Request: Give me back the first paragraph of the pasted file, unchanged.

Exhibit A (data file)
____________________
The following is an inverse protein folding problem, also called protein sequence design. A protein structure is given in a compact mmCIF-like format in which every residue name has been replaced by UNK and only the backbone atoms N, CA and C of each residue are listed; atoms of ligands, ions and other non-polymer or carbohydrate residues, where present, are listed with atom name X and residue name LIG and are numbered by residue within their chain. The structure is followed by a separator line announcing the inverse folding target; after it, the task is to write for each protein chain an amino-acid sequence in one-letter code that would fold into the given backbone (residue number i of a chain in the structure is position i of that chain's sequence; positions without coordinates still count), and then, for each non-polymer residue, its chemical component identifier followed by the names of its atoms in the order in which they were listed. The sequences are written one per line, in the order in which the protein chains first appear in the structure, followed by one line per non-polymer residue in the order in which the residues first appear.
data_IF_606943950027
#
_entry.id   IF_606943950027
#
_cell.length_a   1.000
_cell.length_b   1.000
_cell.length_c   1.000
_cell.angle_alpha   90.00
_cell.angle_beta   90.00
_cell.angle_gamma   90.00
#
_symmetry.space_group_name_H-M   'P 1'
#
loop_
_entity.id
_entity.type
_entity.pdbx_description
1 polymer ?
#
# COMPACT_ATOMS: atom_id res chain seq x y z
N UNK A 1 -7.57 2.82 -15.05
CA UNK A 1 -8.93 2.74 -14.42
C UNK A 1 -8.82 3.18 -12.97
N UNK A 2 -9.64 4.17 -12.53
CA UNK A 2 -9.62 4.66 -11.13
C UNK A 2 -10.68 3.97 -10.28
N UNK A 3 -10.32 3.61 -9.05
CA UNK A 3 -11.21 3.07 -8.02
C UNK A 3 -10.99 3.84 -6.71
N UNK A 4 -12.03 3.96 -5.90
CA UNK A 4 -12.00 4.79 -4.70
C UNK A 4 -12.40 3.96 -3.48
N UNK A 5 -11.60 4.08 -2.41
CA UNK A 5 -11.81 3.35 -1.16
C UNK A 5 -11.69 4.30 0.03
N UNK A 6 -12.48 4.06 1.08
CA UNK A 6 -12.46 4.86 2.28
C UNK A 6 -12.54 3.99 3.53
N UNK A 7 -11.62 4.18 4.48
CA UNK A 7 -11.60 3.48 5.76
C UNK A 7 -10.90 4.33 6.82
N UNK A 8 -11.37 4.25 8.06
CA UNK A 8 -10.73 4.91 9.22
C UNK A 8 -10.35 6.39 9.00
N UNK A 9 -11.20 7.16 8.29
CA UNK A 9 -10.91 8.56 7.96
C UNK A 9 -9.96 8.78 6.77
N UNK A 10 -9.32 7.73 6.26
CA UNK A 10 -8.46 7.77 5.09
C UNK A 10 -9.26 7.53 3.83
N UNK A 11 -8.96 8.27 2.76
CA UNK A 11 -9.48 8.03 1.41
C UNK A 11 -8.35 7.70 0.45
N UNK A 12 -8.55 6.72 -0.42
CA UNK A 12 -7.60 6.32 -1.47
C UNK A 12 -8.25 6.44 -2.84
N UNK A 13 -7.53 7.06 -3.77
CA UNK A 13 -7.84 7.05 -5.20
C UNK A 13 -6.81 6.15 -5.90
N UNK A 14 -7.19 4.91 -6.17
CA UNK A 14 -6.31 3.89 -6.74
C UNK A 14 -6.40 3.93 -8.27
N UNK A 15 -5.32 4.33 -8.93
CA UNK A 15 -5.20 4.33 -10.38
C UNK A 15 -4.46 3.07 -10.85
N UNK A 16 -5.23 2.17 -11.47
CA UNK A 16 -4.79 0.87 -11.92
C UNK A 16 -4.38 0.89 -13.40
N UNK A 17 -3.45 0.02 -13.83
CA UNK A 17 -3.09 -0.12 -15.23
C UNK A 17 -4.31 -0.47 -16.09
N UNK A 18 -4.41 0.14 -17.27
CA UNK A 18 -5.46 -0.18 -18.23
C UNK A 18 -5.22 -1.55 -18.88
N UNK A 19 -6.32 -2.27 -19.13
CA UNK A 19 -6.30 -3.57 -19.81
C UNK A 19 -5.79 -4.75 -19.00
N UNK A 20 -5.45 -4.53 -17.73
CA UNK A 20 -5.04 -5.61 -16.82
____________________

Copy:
The following is an inverse protein folding problem, also called protein sequence design. A protein structure is given in a compact mmCIF-like format in which every residue name has been replaced by UNK and only the backbone atoms N, CA and C of each residue are listed; atoms of ligands, ions and other non-polymer or carbohydrate residues, where present, are listed with atom name X and residue name LIG and are numbered by residue within their chain. The structure is followed by a separator line announcing the inverse folding target; after it, the task is to write for each protein chain an amino-acid sequence in one-letter code that would fold into the given backbone (residue number i of a chain in the structure is position i of that chain's sequence; positions without coordinates still count), and then, for each non-polymer residue, its chemical component identifier followed by the names of its atoms in the order in which they were listed. The sequences are written one per line, in the order in which the protein chains first appear in the structure, followed by one line per non-polymer residue in the order in which the residues first appear.